Packaging versus taste: What consumers look for when buying wine

Continuing on the theme of factors influencing consumer purchase decision, this article reports two studies by colleague Dr. Simone Mueller (University of South Australia) where she tried to determine the share of extrinsic factors versus intrinsic ones when consumers have to choose a bottle of wine.
These studies add on to the body of literature showing that consumers like when the “packaging” creates taste expectations that they can actually experience once they open the bottle and sample the wine. This is true for other products than wine. The key is to find the perfect match and avoid disappointment!

Amplify’d from
The reasons why a customer might choose one bottle of wine over another are many and various. Whether it’s a recommendation, the knowledge of a good grape, cost or merely just an appealing label, winemakers need to understand the science of marketing.

Mueller and colleagues at the Geisenheim Research Centre in Germany, analysed the influence of sensory and extrinsic wine attributes on likeability and purchase intent for 521 regular wine consumers. The first stage of the study required participants to indicate their liking of a wine in a blind tasting. The same wine was then presented in three bottles with different packaging designs and brand and origin labels. The participants indicated their liking of each wine based on the extrinsic attributes, before tasting the wine and indicating their purchase intent and liking again. In the latter stage, the participants were unaware they had tasted the same wine repeatedly.

While both taste and extrinsic attributes influenced a consumer’s liking for a bottle of wine, packaging and brand were the biggest influences.

The results of the study are surprising.

While the study shows extrinsic attributes such as packaging can play a more significant role in determining consumers’ liking of wine than taste, Mueller says the best advice for food and beverage producers is to ensure taste and packaging are equally as good.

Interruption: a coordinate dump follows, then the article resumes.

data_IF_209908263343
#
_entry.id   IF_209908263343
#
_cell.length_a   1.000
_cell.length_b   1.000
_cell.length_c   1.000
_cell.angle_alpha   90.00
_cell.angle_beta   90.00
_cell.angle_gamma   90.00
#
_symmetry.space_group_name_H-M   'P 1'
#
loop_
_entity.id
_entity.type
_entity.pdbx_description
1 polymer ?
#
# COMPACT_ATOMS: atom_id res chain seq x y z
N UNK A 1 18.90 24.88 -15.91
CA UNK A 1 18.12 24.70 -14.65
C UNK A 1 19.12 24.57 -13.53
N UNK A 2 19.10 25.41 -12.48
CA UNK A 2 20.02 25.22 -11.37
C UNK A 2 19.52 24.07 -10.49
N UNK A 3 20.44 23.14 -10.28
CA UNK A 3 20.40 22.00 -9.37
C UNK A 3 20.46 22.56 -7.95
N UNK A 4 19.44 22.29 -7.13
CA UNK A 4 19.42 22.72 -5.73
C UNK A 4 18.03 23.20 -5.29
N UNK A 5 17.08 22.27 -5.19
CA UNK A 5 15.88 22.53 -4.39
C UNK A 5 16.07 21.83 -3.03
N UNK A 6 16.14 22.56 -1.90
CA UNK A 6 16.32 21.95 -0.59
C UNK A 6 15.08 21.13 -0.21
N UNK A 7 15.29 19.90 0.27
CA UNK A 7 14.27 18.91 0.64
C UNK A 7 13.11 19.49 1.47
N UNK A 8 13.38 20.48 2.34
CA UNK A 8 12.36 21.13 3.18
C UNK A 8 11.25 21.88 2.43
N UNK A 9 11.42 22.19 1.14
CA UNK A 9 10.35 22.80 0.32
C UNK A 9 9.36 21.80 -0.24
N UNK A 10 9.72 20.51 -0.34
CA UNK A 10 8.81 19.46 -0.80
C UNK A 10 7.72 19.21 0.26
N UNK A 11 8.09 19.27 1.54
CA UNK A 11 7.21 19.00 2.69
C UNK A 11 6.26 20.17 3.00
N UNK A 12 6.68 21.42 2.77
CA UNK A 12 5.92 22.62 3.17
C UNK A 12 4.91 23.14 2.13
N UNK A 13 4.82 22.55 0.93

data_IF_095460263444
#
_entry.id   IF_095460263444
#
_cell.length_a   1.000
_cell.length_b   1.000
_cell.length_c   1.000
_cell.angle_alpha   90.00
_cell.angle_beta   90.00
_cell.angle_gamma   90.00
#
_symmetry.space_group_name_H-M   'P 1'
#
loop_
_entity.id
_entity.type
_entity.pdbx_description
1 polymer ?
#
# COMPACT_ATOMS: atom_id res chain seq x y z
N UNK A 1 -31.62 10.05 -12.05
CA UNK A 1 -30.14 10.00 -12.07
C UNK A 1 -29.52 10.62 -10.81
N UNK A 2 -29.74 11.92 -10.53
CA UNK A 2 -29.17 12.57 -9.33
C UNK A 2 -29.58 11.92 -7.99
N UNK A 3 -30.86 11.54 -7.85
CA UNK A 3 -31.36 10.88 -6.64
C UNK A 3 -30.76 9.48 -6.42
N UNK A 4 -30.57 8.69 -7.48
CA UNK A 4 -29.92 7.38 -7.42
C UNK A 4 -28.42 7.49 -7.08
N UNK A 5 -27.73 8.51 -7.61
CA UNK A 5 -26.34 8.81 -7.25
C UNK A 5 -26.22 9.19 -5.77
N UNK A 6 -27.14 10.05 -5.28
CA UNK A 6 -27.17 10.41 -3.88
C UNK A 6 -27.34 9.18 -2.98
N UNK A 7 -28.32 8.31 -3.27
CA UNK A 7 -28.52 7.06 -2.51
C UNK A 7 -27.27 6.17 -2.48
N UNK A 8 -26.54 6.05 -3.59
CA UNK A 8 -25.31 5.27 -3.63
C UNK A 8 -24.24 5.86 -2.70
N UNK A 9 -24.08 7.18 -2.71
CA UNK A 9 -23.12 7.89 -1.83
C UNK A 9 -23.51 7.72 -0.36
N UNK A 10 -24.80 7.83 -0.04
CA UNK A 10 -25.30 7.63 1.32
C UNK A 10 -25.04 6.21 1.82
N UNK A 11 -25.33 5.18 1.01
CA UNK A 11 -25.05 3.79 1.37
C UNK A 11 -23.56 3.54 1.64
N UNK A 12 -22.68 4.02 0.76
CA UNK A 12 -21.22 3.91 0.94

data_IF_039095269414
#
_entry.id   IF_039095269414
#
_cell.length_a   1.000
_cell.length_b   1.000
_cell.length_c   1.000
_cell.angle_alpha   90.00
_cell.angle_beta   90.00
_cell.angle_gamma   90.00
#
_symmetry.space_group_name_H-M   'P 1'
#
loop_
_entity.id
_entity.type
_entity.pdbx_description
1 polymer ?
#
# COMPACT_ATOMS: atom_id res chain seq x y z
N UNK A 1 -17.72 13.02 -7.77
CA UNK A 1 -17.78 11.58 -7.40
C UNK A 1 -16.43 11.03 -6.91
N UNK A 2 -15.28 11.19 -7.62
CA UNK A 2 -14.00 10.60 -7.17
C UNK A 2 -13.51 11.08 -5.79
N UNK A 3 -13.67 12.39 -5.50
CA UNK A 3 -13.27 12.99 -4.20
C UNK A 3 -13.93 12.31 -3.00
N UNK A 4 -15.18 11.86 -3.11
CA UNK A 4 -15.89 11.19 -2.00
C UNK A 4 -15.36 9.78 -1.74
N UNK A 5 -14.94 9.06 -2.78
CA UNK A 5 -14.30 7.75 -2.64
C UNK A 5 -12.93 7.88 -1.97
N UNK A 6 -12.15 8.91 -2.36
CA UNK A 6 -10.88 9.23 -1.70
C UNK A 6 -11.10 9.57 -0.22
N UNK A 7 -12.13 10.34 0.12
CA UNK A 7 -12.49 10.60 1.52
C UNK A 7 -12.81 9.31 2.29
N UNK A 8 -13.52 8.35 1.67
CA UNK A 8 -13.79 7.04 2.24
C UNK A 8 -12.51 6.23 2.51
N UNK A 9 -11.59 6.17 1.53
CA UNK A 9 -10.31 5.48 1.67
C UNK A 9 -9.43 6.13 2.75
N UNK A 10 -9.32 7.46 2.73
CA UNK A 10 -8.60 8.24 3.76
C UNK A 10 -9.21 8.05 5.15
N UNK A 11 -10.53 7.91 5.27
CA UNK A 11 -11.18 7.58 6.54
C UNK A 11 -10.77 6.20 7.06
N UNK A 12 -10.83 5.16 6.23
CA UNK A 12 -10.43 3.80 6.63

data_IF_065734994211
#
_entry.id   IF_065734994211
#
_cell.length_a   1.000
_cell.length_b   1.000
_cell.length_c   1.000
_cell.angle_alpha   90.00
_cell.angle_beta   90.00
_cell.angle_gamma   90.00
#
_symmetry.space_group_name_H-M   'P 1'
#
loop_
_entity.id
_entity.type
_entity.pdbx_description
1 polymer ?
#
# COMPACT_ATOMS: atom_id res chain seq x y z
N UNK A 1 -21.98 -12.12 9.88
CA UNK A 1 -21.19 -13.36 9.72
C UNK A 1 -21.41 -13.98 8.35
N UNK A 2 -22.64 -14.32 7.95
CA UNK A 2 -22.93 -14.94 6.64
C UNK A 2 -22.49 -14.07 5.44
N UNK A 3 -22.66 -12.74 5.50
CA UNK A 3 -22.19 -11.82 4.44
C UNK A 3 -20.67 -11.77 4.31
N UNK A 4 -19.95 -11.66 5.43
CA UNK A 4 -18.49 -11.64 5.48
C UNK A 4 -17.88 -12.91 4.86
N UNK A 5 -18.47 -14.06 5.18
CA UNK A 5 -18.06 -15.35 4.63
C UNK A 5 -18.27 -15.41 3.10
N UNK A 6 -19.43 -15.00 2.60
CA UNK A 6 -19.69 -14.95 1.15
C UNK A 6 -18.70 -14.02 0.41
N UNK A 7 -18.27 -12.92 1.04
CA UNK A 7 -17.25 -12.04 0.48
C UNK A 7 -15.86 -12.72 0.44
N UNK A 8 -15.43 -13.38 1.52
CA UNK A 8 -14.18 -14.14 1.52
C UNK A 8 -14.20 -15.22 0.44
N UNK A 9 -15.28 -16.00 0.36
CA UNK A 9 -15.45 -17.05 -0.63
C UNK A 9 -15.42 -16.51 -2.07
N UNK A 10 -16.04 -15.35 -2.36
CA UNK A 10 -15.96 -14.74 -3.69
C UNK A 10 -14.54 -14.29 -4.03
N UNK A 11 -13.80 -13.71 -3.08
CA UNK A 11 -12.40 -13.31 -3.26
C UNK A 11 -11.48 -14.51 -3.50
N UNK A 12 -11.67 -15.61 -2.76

In another study, Mueller and colleagues at the Australian Wine Research Institute found the price of wine to have a significant influence on consumers’ repurchase intent. In the first stage of the study, participants chose one of 21 Australian vintage Shiraz wines based on the extrinsic attributes of each wine. This included packaging, price and brand. Participants then tasted the wine while aware of its retail price, before deciding whether or not they would repurchase the wine.

Mueller and colleagues found that a combination of extrinsic attributes, taste and price, positively influenced purchase intent. Also, the more often a wine was chosen in the first stage of the study, the more likely participants were to repurchase the wine after tasting it.

Despite the importance of reasonable prices and attractive packaging, no wine is good wine if it doesn’t taste good, says winemaker Scott Hazeldine who has been in the business for the past ten years (the latter two with Schild Estate in the Barossa Valley).

“Taste is first and foremost in what we’re trying to achieve, however, that’s only one small component; packaging and price are equally as important,” he says.

“There’s a lot of good wine out there that doesn’t sell because it’s at the wrong price or the packaging is bad.”

Top factors that influence consumers’ liking of wine:

1. Packaging (46%)
2. Brand (27%)
3. Sensory attributes/taste
4. Grape variety
5. Wine region

Top factors that influence consumers’ purchase intent: 

1. Informed liking (a combination of sensory and extrinsic attributes) (77%)
2. Price (21%)
Note: the influence of packaging, wine region, sensory attributes/taste, grape variety and brand were less than 1% each.




2 responses to “Packaging versus taste: What consumers look for when buying wine

  1. Declan MacFadden

    Interesting article. Would you agree that for repeat purchases taste & sensory attributes would far outweigh all other factors.

    • Thanks Declan. Yes, I would agree with you, although I am not aware of any research evidence. However, one can question whether repurchase is driven by the pleasant sensory attributes at each new tasting or the memories of the first experience. Cognitive psychologists may argue for the latter while sensory scientists may believe in the former.

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